The real problem with this thing

Gary Lawrence Murphy garym at
Wed Aug 15 02:20:23 UTC 2012

heh ... well it may be a waste, but it was an honest waste: it was the
cheapest PC-USB FM radio offered on an ebay auction ($14 shipping included)
and I'd already tried several USB-cable FM radios that turned out to be
completely useless for various reasons, and even wal-mart can't sell a
decent FM radio these days for even twice that price, so it seemed like a
reasonable gamble, and as it is, I've now (a) discovered the whole SDR
phenomenon and (b) learned that I might someday get FM, CB, police and
weather all from this one device that as it turns out, I didn't really need
because pulseaudio can do what I originally needed.

so I'm not complaining, I'm just looking in on wide-eyed naivity bewildered
by the great vistas that now open before me :)

and now you'll have to excuse me, I'm off to google HDSDR :)

On Tue, Aug 14, 2012 at 9:13 PM, Adam Nielsen <a.nielsen at> wrote:

>  From what I understand, the digital TV standard here in Canada is
>> different
>> from DVB-T (I am a complete neophyte at all of this) and so that
>> particular
>> feature of the device won't be of much use to me, but as for the FM, I'm
>> on
>> the Ubuntu/Linux GNU platform, so I'm awaiting on the kindness of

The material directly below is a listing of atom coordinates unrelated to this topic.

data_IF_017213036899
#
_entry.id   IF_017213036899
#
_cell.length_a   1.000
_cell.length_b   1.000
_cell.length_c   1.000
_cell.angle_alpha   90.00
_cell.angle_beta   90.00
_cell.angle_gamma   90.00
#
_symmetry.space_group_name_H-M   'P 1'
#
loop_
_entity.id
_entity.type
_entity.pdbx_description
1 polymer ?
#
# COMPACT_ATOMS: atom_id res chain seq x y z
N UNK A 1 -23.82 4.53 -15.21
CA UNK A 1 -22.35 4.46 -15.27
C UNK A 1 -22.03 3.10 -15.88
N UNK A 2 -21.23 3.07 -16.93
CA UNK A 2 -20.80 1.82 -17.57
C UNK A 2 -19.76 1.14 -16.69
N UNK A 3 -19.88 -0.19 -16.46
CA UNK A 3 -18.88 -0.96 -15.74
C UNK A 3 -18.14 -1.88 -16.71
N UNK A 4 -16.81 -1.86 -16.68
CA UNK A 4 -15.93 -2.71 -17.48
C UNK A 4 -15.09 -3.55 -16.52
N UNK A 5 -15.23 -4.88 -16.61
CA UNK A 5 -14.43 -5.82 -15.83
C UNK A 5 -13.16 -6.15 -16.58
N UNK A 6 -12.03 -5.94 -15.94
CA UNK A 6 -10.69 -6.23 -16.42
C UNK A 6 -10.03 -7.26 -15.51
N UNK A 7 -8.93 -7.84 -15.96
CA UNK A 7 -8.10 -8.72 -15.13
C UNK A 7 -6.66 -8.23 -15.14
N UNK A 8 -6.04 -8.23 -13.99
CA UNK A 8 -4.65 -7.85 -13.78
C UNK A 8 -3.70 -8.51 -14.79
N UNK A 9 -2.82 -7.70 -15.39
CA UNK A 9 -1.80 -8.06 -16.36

>> strangers to
>> perfect the kernel drivers enough to match the Windows kit performance.
>> But
>> that's okay, because I'm learning a lot in the process :)
> The DVB-T option isn't much use to anyone, because we all bought the
> device for SDR purposes :-)  No disrespect, but wanting to use the device
> just for FM radio is a bit of a waste - you have the Swiss Army Knife of
> radio receivers, but you only want to use the corkscrew?
> Just for the record, there are no kernel drivers for the SDR side of
> things, it's all done in userspace.  This userspace code, developed by
> people on this list, is designed to operate under Linux and it then gets
> ported to Windows. So luckily for you, running Linux means you'll always
> have easy access to the latest userspace driver code, before it gets to
> Windows.
> Unfortunately so much SDR software is Windows only, especially the
> packages aimed at beginners like myself, who don't know enough about RF yet
> to get any GNURadio flow graphs working.
> Personally the best I have done so far is to run HDSDR under Wine, and use
> the Linux BorIP server to pass data (via loopback TCP) between Wine and the
> RTL device.  This allows HDSDR to run pretty much the same as it does under
> Windows.
> But of course HDSDR can't quite do FM radio (since it only goes up to
> 96kHz), but it does work really well for receiving other NBFM and AM
> broadcasts (police, aircraft, etc.)
> Cheers,
> Adam.

*Have Blog, Will Travel:*
*A Serviceable Substitute:*
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